Browser extension locates books and ebooks from your local library

Library Extension – “The #1 Browser Extension that lets you instantly see book and e-book availability from your local library. Easily see what titles are available at your local library as you browse for books! As you browse books and e-books, the Library Extension can check your library’s online catalog and display the availability of… Continue Reading

New York Public Library Photographic Views of New York City 1870s-1970s

OldNYC: “This site provides an alternative way of browsing the NYPL‘s incredible Photographic Views of New York City, 1870s-1970s collection. Its goal is to help you discover the history behind the places you see every day. And, if you’re lucky, maybe you’ll even discover something about New York’s rich past that you never knew before!… Continue Reading

ALA – Library Worklife Newsletter July 2017

“The July 2017 Library Worklife (LW) newsletter offers useful, easy-to-read articles for busy professionals about how to navigate the changing landscape of the work environment. Highlights include the following items: NEWS – New Career Development Resource Guide Just Published CAREER ADVANCEMENT – 3 eCourses to Improve Your Skills Starts Soon – 4 Reasons Recruiters Throw… Continue Reading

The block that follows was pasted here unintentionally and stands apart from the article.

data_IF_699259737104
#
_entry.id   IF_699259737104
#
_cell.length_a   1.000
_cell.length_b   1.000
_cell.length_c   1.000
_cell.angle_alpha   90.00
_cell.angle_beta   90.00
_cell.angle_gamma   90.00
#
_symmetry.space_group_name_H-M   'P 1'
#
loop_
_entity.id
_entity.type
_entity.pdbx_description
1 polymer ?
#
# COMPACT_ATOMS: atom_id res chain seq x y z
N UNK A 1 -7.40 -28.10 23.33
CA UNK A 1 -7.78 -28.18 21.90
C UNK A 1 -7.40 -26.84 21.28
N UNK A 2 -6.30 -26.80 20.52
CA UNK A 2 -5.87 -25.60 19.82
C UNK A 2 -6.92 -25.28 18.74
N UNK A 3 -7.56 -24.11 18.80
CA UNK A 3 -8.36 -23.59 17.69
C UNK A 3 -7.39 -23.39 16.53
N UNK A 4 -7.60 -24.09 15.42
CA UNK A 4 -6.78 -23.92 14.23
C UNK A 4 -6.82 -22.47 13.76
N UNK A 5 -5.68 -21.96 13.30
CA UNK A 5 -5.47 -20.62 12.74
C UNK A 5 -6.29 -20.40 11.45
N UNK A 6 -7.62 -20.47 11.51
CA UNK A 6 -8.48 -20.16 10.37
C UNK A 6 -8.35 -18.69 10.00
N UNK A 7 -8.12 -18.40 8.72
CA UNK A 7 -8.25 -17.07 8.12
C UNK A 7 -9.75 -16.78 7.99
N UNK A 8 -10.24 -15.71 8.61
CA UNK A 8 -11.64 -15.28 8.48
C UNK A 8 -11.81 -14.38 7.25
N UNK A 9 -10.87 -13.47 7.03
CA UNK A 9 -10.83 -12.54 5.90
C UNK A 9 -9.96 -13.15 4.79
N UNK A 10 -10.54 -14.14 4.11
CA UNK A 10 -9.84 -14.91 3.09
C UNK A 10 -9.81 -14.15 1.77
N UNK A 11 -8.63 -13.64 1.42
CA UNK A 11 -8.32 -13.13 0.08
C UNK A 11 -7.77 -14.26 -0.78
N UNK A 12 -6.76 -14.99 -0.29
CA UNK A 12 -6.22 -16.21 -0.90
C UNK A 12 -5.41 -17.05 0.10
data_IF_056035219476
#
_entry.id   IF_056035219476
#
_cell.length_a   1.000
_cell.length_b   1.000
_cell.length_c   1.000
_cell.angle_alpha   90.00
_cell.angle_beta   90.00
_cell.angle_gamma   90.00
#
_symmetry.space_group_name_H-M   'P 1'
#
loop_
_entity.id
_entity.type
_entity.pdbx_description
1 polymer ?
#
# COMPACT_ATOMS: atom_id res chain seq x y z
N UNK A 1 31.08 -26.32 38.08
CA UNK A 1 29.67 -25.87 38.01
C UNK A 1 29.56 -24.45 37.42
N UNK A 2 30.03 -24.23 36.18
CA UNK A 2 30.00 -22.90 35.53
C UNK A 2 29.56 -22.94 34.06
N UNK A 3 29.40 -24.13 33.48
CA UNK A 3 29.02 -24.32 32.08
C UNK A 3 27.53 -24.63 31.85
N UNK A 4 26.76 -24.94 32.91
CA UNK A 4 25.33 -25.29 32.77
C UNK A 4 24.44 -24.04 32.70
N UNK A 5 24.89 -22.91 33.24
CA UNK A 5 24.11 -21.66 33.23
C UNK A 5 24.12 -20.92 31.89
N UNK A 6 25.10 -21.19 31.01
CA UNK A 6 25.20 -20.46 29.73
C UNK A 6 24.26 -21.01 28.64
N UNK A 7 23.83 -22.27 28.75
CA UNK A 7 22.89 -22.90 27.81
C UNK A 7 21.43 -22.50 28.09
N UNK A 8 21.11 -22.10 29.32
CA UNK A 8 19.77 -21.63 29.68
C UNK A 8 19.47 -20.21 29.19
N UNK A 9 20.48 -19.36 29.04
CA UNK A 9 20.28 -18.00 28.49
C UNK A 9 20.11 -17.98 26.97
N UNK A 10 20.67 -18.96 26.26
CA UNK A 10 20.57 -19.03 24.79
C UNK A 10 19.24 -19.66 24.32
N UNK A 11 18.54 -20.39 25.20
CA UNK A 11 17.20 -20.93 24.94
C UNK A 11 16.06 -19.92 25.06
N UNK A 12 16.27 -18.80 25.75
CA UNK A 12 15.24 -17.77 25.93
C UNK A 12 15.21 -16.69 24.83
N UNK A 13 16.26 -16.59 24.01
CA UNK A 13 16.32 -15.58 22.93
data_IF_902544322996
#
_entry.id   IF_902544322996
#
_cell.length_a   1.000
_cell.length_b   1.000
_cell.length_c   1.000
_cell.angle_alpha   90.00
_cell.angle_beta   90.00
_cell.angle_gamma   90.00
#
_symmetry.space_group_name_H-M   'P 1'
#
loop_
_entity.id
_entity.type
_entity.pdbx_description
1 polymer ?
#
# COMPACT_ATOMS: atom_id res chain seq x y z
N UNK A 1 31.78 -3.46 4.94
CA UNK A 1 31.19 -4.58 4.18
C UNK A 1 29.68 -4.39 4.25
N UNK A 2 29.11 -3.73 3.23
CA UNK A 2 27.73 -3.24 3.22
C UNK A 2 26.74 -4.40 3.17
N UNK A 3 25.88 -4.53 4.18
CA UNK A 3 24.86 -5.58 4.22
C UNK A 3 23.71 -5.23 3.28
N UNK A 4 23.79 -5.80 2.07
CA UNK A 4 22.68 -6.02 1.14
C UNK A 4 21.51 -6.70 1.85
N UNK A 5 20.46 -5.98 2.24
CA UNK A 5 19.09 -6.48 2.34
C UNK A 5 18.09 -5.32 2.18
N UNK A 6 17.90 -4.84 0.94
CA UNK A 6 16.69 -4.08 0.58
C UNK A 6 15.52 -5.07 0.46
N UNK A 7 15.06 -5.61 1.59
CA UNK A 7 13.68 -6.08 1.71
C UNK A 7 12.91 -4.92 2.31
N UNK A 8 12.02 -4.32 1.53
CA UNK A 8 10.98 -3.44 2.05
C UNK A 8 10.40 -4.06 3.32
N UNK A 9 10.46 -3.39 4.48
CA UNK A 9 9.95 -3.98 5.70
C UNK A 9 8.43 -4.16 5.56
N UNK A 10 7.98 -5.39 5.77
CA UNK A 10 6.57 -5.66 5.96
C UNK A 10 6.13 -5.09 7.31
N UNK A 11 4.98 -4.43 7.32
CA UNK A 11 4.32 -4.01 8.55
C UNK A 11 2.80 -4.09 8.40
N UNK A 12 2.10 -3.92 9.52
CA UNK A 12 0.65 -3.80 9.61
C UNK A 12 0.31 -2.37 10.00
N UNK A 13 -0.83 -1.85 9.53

GPO’s beta website research update for July 2017

July 6, 2017 – Links to related bills on Congressional Record details pages, RSS notifications, link service “Highlights from this release include links from Congressional Record Details pages to related bills, a variety of enhancements based on feedback from users, thumbnails in search results, pagination for optimized browsing, in-context help information, new developer tools including… Continue Reading

Paper – Crowdsourcing E-Book Accessibility Information and Impact on Staff Development

Crowdsourcing E-Book Accessibility Information and the Impact on Staff Development. Victoria Dobson, Leeds Beckett University; Alistair McNaught, JISC. Insights: the UKSG journal. Vol. 30, No. 2 (July 2017) “For students with print impairments, e-books offer great potential to remove barriers to information. However, for various reasons, not all e-books are fully accessible. Significant variability exists… Continue Reading

Decline of textbooks in the digital world causes new challenges

The Conversation: “For decades, textbooks were seen as the foundation for instruction in American schools. These discipline-specific tomes were a fundamental part of the educational infrastructure, assigned to students for each subject and carried in heavy backpacks every day – from home to school and back again. The experience of students is much different today.… Continue Reading

LC Drawing Justice Gallery Talk on Legal Research

In Custodia Legis, Margaret Wood: “Last week, I had the honor to give a gallery talk on the Library of Congress exhibit, Drawing Justice: The Art of Courtroom Illustration.  As a co-curator for the exhibit, I had helped in doing legal research for information about the cases portrayed by the drawings in the exhibit.  At… Continue Reading